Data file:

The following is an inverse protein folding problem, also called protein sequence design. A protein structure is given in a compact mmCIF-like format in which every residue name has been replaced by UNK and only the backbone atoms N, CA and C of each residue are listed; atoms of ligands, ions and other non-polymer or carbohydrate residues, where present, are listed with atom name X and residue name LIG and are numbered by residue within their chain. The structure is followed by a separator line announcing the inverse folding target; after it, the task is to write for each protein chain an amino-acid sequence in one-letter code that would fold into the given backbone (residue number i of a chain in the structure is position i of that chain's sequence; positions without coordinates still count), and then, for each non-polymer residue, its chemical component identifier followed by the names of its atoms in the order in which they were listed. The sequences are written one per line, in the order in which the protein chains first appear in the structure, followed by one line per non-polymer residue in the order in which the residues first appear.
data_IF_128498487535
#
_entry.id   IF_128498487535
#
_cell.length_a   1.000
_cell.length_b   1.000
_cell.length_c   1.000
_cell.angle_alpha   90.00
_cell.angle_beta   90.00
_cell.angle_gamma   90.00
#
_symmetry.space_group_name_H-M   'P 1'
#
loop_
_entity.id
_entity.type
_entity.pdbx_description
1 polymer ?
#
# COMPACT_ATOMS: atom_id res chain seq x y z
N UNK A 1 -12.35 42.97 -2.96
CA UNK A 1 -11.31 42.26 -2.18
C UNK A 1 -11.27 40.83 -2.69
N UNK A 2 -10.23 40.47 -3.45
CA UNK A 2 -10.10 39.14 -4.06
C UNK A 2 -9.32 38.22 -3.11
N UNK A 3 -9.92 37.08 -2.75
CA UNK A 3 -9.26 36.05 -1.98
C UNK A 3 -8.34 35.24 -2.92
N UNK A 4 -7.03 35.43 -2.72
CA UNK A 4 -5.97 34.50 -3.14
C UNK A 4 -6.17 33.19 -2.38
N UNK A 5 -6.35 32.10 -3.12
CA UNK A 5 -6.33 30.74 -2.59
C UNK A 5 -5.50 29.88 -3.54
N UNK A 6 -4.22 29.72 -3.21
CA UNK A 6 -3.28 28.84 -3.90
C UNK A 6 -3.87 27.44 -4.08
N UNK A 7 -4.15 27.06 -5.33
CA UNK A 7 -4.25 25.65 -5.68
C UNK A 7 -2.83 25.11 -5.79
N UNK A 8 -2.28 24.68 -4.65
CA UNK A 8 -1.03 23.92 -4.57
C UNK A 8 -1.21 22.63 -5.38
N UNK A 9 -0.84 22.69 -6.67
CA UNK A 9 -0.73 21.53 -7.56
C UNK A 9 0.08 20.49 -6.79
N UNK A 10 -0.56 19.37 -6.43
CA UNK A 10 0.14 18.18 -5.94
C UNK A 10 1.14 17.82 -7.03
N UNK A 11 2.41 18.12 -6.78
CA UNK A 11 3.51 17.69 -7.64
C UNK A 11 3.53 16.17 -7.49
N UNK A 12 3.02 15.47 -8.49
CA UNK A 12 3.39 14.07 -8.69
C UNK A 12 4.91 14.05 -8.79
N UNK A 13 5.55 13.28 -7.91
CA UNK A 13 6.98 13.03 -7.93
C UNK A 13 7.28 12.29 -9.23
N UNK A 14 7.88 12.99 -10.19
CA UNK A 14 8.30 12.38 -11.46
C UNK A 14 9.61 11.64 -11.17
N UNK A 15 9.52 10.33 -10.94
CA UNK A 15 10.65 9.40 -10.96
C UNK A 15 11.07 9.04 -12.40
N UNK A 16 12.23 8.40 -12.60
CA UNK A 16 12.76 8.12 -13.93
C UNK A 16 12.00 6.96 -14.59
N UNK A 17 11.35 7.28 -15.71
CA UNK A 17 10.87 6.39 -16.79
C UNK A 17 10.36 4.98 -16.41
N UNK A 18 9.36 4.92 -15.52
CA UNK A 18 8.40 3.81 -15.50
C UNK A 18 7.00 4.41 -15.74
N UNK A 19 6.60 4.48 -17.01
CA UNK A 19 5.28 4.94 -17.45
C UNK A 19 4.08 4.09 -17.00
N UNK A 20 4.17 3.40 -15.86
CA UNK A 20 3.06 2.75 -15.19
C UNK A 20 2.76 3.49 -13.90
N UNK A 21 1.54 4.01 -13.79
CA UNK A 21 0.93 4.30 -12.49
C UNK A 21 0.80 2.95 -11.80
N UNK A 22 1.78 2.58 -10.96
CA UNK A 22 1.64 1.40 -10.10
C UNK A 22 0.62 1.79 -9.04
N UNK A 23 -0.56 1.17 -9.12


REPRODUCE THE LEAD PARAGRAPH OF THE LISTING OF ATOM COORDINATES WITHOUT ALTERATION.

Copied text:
The following is an inverse protein folding problem, also called protein sequence design. A protein structure is given in a compact mmCIF-like format in which every residue name has been replaced by UNK and only the backbone atoms N, CA and C of each residue are listed; atoms of ligands, ions and other non-polymer or carbohydrate residues, where present, are listed with atom name X and residue name LIG and are numbered by residue within their chain. The structure is followed by a separator line announcing the inverse folding target; after it, the task is to write for each protein chain an amino-acid sequence in one-letter code that would fold into the given backbone (residue number i of a chain in the structure is position i of that chain's sequence; positions without coordinates still count), and then, for each non-polymer residue, its chemical component identifier followed by the names of its atoms in the order in which they were listed. The sequences are written one per line, in the order in which the protein chains first appear in the structure, followed by one line per non-polymer residue in the order in which the residues first appear.